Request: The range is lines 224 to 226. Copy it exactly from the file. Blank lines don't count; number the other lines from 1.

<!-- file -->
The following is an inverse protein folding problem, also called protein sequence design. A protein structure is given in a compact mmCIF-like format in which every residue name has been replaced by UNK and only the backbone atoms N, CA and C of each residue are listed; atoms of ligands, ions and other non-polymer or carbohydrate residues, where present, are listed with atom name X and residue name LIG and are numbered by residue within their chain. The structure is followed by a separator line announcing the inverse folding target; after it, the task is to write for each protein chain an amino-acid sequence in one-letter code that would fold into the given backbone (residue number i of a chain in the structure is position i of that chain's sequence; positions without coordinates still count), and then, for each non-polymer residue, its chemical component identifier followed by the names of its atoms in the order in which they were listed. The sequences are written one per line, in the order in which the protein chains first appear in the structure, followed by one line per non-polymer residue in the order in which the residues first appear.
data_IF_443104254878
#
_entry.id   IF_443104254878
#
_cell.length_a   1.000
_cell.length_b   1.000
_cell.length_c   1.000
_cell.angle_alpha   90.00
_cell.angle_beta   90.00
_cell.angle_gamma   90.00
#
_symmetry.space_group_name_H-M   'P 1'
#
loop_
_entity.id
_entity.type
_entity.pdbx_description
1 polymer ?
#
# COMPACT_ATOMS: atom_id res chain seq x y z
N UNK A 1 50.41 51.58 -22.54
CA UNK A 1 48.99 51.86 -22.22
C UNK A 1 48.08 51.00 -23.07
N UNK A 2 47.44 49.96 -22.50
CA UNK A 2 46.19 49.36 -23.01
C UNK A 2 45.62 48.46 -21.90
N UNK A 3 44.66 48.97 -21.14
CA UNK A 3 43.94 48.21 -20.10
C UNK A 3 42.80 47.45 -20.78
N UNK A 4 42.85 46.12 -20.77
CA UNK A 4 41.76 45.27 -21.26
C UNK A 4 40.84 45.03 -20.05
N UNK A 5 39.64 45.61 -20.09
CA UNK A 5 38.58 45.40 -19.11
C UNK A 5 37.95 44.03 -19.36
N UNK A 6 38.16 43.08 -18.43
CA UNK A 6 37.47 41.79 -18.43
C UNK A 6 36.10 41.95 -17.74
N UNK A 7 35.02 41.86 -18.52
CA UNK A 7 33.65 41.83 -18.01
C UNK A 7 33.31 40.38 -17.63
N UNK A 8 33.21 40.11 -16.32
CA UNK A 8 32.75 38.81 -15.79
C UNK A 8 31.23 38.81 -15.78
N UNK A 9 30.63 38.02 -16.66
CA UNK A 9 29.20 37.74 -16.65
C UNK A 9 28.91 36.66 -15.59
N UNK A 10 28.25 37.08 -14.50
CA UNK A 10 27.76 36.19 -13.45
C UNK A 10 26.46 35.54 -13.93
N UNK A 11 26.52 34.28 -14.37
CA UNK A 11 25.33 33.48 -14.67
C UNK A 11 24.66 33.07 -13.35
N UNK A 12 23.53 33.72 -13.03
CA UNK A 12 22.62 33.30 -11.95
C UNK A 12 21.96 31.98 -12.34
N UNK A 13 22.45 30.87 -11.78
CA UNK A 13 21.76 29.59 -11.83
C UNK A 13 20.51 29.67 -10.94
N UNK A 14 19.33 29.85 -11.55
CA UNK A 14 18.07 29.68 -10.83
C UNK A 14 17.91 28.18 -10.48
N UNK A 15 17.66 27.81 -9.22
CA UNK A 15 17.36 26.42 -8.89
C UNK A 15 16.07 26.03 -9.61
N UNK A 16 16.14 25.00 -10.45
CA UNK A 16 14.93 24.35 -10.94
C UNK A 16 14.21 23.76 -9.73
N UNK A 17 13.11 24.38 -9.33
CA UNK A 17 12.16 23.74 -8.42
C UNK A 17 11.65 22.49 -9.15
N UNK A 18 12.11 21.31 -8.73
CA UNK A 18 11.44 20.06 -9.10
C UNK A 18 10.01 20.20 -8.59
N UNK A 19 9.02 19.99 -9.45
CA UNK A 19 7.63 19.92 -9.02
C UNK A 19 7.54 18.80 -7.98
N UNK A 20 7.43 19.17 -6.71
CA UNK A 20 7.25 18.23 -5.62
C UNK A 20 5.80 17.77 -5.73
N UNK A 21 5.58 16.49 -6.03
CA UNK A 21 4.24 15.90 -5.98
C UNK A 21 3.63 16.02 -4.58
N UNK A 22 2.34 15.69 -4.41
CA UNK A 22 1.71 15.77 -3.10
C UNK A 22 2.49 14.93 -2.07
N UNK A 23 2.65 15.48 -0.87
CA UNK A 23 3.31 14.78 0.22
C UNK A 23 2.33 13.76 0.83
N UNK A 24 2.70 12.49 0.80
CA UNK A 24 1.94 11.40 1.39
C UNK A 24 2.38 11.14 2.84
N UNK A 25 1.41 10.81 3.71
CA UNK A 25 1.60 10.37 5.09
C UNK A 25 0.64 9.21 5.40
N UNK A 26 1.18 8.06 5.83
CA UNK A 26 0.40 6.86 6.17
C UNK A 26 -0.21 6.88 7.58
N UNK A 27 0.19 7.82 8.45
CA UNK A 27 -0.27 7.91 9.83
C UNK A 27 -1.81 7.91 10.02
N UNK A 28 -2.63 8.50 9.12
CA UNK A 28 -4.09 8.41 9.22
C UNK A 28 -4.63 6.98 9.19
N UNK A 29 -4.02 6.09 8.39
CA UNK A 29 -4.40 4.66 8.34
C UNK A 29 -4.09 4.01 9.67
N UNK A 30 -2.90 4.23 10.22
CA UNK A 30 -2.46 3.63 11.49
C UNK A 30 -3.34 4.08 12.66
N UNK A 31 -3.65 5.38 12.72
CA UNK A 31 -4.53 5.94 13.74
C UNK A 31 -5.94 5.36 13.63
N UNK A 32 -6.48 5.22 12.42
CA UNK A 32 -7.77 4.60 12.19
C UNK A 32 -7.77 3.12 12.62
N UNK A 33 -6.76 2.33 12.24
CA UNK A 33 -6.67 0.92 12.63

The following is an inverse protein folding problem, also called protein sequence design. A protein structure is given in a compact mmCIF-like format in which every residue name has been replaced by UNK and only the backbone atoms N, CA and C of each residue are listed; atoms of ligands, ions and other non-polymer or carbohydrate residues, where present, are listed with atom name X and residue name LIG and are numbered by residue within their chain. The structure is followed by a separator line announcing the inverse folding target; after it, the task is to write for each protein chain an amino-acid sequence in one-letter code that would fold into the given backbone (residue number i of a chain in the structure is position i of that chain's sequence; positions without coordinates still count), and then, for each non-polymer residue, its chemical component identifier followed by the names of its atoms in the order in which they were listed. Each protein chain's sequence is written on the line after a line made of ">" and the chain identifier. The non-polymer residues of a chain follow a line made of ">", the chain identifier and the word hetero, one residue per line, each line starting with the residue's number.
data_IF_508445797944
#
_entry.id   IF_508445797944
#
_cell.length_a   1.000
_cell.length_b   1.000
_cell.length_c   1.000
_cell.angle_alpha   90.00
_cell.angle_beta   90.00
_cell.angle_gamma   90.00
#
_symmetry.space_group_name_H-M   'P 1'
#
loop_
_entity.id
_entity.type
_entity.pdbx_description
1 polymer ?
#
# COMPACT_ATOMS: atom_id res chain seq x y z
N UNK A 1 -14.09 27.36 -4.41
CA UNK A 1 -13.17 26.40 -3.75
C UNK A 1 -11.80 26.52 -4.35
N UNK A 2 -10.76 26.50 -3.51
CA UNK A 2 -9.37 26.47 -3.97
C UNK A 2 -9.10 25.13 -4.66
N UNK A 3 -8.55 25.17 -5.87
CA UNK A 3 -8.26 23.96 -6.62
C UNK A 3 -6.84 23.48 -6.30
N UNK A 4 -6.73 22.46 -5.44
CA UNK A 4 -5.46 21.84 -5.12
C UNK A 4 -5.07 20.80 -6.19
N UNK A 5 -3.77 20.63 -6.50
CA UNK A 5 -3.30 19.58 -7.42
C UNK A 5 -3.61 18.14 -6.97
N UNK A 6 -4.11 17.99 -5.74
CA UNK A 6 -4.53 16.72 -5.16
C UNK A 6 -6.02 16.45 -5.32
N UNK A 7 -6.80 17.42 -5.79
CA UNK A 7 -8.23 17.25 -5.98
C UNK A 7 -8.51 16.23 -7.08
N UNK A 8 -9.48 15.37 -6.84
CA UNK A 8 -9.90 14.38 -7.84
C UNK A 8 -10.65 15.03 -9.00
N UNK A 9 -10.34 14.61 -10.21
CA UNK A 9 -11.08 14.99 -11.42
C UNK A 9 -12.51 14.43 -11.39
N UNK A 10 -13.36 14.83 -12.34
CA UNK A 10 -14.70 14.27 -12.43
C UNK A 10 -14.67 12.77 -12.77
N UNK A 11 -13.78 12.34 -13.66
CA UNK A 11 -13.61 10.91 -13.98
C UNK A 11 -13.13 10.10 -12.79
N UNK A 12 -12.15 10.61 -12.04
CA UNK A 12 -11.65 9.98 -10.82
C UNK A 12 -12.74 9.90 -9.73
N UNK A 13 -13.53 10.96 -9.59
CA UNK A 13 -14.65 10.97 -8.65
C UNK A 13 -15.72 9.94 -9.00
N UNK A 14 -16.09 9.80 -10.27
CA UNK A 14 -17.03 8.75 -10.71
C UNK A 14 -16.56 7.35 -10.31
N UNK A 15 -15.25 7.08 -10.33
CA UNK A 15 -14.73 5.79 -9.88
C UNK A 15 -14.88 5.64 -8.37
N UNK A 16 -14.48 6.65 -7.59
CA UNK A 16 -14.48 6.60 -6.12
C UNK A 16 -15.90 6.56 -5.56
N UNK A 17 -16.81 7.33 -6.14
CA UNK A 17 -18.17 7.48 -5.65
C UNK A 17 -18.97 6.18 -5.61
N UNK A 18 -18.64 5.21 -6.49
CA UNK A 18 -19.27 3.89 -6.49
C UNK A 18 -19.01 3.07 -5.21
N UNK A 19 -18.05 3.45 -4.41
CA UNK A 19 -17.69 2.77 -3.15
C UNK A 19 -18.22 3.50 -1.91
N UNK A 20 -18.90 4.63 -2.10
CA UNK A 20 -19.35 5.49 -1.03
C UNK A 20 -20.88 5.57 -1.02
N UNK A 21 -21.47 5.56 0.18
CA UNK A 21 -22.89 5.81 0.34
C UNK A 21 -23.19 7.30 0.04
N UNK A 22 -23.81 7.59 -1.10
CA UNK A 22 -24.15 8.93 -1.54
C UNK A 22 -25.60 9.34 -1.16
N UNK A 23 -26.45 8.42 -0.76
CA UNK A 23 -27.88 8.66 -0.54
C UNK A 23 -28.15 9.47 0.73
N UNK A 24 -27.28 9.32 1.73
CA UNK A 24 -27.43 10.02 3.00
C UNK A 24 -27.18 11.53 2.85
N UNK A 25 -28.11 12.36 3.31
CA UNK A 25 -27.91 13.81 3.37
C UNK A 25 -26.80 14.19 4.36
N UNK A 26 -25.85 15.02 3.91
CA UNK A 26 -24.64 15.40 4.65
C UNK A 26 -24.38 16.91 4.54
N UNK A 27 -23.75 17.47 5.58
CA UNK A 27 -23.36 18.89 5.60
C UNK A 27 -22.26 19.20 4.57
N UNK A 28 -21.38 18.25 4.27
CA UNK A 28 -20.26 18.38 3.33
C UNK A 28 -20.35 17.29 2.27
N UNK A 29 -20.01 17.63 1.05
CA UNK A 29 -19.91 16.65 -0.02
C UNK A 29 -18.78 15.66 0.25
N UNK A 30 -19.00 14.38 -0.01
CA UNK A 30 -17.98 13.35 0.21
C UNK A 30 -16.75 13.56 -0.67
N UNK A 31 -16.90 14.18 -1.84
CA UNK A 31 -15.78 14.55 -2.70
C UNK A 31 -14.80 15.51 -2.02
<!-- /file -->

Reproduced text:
C UNK A 28 -20.35 17.29 2.27
N UNK A 29 -20.01 17.63 1.05
CA UNK A 29 -19.91 16.65 -0.02